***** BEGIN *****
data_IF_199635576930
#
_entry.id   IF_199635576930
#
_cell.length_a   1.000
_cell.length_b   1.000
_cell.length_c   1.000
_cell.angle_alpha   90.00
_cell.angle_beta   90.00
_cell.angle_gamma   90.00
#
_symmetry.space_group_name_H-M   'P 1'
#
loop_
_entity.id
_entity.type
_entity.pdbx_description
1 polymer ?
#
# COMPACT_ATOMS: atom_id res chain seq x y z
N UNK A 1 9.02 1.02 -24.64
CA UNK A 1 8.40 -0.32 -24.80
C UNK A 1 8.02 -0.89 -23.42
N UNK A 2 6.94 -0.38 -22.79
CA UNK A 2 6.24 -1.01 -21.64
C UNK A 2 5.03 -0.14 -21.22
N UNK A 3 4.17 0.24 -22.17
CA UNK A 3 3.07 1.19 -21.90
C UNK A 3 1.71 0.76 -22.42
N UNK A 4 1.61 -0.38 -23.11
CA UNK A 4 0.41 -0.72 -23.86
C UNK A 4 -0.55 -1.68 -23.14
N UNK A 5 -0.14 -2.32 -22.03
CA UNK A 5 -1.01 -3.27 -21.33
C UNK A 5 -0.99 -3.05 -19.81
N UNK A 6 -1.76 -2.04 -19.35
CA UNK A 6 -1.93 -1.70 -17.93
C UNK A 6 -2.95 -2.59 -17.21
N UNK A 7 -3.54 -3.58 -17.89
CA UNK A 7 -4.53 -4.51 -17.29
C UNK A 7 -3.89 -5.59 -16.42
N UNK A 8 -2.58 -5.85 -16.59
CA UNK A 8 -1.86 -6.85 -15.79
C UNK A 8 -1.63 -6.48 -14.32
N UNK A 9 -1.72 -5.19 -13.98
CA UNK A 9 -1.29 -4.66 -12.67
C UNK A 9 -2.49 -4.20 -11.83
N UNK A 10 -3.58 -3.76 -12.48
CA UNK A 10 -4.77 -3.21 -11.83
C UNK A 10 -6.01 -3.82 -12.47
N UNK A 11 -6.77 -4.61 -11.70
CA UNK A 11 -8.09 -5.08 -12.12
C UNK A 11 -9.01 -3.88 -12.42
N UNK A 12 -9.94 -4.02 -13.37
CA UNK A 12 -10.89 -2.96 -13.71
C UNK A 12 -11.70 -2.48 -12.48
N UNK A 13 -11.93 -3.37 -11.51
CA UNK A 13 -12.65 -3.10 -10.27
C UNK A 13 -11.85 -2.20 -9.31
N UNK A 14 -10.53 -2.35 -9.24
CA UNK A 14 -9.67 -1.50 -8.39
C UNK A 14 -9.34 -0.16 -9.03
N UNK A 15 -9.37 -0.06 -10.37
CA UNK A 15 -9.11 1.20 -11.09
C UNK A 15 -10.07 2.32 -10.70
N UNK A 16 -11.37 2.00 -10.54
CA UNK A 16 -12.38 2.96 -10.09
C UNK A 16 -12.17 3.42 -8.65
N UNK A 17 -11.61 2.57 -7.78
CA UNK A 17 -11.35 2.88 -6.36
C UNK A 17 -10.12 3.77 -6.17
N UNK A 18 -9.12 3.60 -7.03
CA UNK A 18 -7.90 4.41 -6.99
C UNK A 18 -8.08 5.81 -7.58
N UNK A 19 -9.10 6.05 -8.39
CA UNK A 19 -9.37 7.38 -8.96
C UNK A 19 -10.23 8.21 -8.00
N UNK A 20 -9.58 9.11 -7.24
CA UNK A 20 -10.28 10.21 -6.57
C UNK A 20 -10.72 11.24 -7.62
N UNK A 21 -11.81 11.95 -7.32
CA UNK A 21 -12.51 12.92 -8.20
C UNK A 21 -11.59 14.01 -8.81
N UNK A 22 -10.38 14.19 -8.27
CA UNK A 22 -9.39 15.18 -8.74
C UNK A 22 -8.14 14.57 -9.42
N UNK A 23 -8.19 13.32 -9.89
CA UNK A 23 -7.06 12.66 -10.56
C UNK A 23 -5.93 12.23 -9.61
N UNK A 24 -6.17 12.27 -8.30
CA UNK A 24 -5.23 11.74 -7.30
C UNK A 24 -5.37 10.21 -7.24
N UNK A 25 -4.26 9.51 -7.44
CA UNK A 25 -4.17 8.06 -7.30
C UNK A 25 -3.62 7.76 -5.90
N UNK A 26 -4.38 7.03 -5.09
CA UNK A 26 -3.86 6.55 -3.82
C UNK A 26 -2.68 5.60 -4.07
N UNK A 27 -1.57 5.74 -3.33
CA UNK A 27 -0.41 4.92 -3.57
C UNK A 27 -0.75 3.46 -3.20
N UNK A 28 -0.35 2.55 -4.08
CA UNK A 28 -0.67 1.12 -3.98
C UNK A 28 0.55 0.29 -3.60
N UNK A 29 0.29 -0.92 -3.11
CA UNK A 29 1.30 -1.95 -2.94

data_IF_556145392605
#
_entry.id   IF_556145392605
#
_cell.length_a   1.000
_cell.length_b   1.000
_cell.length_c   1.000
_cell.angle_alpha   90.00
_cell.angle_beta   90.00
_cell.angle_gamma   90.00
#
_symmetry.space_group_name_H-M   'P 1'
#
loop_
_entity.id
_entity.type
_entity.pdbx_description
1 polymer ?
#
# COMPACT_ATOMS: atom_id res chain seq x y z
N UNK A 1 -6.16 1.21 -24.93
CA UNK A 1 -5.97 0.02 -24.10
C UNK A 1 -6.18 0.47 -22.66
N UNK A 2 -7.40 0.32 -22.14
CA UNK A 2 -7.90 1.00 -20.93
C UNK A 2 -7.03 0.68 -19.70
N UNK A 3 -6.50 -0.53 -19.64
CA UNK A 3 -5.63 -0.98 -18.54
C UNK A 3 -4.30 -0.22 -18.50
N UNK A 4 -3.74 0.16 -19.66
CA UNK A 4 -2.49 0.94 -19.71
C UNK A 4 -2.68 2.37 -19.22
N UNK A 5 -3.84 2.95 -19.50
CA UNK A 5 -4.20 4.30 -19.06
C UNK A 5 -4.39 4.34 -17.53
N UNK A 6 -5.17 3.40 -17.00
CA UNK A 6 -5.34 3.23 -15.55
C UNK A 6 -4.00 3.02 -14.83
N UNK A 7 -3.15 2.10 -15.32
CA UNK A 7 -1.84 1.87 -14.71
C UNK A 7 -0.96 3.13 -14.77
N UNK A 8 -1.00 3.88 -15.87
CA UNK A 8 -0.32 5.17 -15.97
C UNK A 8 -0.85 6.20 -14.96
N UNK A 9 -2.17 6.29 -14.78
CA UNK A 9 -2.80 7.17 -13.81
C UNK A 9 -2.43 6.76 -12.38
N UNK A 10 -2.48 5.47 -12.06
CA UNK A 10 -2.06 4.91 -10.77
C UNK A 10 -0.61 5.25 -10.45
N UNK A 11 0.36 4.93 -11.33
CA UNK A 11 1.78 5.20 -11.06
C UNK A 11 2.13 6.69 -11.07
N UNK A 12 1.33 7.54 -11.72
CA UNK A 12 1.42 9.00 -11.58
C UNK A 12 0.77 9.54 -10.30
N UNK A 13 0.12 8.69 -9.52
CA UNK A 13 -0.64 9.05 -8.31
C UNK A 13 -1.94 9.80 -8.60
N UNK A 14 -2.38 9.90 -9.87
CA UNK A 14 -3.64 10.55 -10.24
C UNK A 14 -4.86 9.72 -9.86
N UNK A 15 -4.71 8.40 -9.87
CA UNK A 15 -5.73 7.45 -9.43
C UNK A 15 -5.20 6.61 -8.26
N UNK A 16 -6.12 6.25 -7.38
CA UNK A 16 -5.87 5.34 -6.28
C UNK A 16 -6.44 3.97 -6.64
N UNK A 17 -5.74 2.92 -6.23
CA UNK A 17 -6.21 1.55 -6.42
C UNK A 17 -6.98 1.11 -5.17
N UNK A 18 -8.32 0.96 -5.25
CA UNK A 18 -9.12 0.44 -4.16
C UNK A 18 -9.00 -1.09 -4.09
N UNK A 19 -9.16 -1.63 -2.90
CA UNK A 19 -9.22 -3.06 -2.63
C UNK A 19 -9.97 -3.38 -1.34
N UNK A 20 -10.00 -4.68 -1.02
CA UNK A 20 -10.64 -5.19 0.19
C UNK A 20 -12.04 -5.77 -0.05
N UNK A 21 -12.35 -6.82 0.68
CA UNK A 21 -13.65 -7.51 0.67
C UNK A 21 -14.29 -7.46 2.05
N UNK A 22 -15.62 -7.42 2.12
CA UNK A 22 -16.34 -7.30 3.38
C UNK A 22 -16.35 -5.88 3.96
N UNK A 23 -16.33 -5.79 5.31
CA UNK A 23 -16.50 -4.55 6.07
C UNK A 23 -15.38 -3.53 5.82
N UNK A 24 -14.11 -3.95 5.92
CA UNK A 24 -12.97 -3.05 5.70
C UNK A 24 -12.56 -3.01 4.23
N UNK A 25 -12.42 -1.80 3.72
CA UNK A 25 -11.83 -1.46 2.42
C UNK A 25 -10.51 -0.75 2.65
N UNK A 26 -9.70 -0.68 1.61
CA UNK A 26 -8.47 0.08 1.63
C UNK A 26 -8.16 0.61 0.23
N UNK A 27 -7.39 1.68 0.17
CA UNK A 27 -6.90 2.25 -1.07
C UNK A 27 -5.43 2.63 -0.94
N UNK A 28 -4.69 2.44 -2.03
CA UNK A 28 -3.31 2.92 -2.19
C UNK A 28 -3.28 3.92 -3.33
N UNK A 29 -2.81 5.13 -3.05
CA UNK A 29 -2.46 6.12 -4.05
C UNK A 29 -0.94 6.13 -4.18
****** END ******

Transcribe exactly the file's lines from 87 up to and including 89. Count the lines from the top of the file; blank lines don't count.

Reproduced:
N UNK A 23 -8.19 13.32 -9.89
CA UNK A 23 -7.06 12.66 -10.56
C UNK A 23 -5.93 12.23 -9.61